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TRAIL CLOSED: As a precaution to help limit the spread of COVID-19, the local managing authority has temporarily closed this trail to non-residents.
As you walk along the Elephant Swamp Trail, it’s easy to see where it picked up the swamp part of its name. As for the rest, legend has it that in the late 1800s, an elephant got loose in the swamp when a traveling circus passed through Elk Township by railroad.
In 1878 the former Pennsylvania–Reading Railroad built the tracks as part of a route from Camden to Bridgeton. The tracks were removed a century later, and the Elephant Swamp Trail now stands in their place. To this day, the trail guide bids visitors to “listen closely for the footsteps of a wandering elephant.” The pathway is part of the Circuit Trails, an expansive regional trail network across nine counties, including Gloucester County, which will eventually encompass 800 miles of trails.
The 5.1-mile community trail is unpaved, consisting mostly of large stones and wood chips that make it too bumpy for an enjoyable road or hybrid bike trip, though mountain bikes fare better. The natural flora and fauna of the trail (sometimes called the Elephant Swamp Nature Trail) make it ideal for a leisurely walk. From the path’s northern endpoint, the western terminus of the Monroe Township Bike Path is only 3.4 miles northeast.
Starting at Elk Township Recreational Park, follow the wide, trail-like sidewalks through the park past baseball fields and a soccer complex, where the wooded area becomes heavier and the trail begins. The recreational complex falls behind as greenery flanks you on both sides. Civilization is never too far, with the parallel Railroad Avenue—a nod to the trail’s history—just barely peeking through the trees to the right. This section attracts many hikers and dog walkers.
After 1.2 miles, you’ll arrive at the trailhead at Elk Road, with a parking lot on the left. Equestrians may enjoy the trail from this point on. Along this portion, you’ll find burbling brooks, bunnies hopping across the path, butterflies crowning your head, and a farm to the left completing this nature scene. Elk Township has provided nine interpretive signage stations detailing natural features, such as the pitch pine trees that define the Pine Barrens of southern New Jersey. No need to memorize what you read—if you have a smartphone, you can take this information with you thanks to the town’s Elephant Swamp Guide app, or you can download the brochure from the trail’s website.
The trail opens up around mile 2.9, when you’ll pass through the parking lot of a volunteer fire department and cross Monroeville Road. The pathway parallels Three Bridge Road before crossing Island Road and continuing into a wooded area. Not long after, you’ll encounter the verdant swamp itself. With sunlight peeking through trees, the swamp is more picturesque than it is spooky.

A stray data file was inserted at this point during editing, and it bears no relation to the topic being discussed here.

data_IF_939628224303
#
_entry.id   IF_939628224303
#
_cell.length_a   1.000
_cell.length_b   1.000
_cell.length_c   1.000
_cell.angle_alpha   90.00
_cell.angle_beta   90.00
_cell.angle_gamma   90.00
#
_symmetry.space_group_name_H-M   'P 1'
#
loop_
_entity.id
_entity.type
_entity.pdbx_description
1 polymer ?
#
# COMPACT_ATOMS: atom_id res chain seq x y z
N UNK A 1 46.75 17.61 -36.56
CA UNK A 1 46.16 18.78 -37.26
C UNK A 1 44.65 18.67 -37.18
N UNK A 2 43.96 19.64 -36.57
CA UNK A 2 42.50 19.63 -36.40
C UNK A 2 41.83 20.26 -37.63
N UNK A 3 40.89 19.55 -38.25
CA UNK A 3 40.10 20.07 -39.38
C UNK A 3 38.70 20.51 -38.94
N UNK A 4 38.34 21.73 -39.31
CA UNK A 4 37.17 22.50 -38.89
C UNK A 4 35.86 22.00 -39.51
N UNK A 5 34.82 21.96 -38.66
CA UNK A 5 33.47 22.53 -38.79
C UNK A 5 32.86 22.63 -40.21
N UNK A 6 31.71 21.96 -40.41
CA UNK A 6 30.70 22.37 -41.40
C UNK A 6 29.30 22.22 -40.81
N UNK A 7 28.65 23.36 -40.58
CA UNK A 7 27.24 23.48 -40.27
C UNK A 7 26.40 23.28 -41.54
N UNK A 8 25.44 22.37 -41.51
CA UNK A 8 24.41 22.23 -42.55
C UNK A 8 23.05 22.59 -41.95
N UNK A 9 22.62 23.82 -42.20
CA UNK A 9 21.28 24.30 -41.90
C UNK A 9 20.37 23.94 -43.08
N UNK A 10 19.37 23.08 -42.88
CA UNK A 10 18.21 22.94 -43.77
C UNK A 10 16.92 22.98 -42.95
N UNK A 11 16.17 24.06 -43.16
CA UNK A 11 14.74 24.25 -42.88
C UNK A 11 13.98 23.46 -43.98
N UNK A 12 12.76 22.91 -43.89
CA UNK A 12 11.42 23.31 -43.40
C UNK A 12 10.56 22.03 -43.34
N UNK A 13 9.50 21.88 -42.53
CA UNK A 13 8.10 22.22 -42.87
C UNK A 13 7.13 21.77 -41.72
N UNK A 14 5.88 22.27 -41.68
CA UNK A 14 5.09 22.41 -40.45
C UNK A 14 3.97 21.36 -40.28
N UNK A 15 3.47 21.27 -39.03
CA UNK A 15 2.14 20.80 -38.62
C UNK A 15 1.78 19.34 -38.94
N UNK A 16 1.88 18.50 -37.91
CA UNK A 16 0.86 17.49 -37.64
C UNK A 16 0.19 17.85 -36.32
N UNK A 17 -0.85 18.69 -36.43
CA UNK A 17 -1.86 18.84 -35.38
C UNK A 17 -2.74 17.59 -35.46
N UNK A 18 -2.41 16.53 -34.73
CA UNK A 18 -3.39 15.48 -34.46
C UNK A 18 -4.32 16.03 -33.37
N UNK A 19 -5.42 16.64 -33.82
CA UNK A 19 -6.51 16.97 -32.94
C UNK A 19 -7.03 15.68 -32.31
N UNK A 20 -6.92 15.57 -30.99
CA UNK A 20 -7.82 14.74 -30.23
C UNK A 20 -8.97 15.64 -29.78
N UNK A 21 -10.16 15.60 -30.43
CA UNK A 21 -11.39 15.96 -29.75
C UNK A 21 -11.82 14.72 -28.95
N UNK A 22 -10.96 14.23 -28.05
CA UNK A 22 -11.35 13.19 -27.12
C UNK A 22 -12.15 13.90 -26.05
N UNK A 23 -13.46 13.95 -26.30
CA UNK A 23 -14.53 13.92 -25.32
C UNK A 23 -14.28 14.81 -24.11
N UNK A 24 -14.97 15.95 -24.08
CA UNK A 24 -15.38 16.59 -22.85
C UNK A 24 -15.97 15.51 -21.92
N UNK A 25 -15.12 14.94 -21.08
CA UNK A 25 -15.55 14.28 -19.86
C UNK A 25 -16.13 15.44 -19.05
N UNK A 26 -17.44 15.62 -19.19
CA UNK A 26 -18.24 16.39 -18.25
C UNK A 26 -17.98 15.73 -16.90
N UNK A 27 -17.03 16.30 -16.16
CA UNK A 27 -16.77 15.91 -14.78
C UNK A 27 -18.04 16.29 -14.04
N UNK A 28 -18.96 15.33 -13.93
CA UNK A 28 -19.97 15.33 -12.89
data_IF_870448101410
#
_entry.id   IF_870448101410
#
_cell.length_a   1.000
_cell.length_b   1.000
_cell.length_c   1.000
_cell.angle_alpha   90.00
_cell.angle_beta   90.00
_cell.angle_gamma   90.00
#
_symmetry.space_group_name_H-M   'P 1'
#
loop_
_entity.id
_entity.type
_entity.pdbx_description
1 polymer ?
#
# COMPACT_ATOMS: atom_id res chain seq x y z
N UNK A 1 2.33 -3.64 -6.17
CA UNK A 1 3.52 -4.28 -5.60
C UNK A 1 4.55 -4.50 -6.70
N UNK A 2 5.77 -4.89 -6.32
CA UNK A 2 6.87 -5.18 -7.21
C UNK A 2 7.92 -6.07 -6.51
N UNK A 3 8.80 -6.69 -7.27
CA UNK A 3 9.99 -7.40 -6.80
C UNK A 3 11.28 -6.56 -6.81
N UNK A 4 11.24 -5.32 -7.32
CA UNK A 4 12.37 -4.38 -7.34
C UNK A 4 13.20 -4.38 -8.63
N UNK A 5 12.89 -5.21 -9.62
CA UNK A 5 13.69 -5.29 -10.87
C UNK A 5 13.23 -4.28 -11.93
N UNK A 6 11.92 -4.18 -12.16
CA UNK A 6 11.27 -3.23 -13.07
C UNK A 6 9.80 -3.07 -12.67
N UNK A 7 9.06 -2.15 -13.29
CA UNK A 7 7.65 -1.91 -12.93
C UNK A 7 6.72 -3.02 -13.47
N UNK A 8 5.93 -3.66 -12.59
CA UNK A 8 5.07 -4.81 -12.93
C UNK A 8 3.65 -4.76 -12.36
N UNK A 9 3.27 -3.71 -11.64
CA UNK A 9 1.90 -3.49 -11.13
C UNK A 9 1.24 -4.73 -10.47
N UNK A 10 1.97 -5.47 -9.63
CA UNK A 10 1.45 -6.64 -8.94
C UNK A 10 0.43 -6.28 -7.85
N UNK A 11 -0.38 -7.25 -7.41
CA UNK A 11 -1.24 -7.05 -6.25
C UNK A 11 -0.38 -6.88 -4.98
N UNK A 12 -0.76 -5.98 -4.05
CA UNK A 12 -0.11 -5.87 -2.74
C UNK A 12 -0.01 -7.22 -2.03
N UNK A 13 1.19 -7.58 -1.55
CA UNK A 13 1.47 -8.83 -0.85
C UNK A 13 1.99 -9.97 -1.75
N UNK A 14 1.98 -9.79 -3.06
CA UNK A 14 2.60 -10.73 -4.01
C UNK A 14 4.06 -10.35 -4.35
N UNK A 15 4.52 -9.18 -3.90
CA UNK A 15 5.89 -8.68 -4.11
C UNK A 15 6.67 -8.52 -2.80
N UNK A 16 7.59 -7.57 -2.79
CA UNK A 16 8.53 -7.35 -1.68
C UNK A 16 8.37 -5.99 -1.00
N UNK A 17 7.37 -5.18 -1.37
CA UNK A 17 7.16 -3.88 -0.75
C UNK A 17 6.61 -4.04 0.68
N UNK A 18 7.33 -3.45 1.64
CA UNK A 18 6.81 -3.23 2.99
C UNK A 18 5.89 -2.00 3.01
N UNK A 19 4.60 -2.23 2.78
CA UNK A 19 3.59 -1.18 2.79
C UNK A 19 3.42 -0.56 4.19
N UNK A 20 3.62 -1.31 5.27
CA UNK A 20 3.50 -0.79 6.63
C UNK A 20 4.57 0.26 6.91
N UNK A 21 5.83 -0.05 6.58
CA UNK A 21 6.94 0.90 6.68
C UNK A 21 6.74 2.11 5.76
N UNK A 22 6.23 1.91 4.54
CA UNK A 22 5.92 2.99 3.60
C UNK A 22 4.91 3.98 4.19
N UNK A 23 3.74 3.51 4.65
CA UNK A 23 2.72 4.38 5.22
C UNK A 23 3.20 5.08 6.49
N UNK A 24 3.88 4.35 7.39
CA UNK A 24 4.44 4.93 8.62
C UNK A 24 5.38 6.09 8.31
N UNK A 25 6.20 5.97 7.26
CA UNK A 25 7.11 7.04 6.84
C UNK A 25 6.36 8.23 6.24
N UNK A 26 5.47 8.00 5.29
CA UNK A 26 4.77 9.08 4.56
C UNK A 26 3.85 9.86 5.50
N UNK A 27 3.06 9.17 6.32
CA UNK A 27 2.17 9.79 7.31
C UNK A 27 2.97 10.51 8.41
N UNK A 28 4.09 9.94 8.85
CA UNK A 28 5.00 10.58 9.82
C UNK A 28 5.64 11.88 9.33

Around mile 4.25, the canopy gives way to open sky as you pass the low fields of a farm. The stillness and quiet here are punctured only by the low buzzing of nearby transmission lines that run through the farmland. The trail continues another 0.9 mile before reaching the southern terminus at Rotary Field in Elmer.
To reach parking at Elk Township Recreational Park from the intersection of the New Jersey Turnpike and the North–South Fwy./NJ 42 in Bellmawr, head south on the North–South Fwy., and take Exit 13. Drive 11.1 miles on NJ 55 S, and take Exit 48. Turn right onto Ellis Mill Road, and then immediately turn left onto Aura Road. Go 1.7 miles, and turn right onto Whig Lane. The park, which offers ample visitor parking, is on the left in 0.2 mile. Once parked, turn left onto Recreation Dr. to pick up the trail heading south.
To reach parking at the southern terminus from the intersection of the New Jersey Turnpike and the North–South Fwy./NJ 42 in Bellmawr, head south on the North–South Fwy., and take Exit 13. Drive 14.7 miles on NJ 55 S, and take Exit 45. Turn right onto Buck Road, and go 3.8 miles. Turn right onto US 40, and go 1.6 miles. Just after crossing Elmer Lake, turn right into Rotary Field. Look for a parking lot across from the baseball fields. Head north through the parking lot to the start of the trail.
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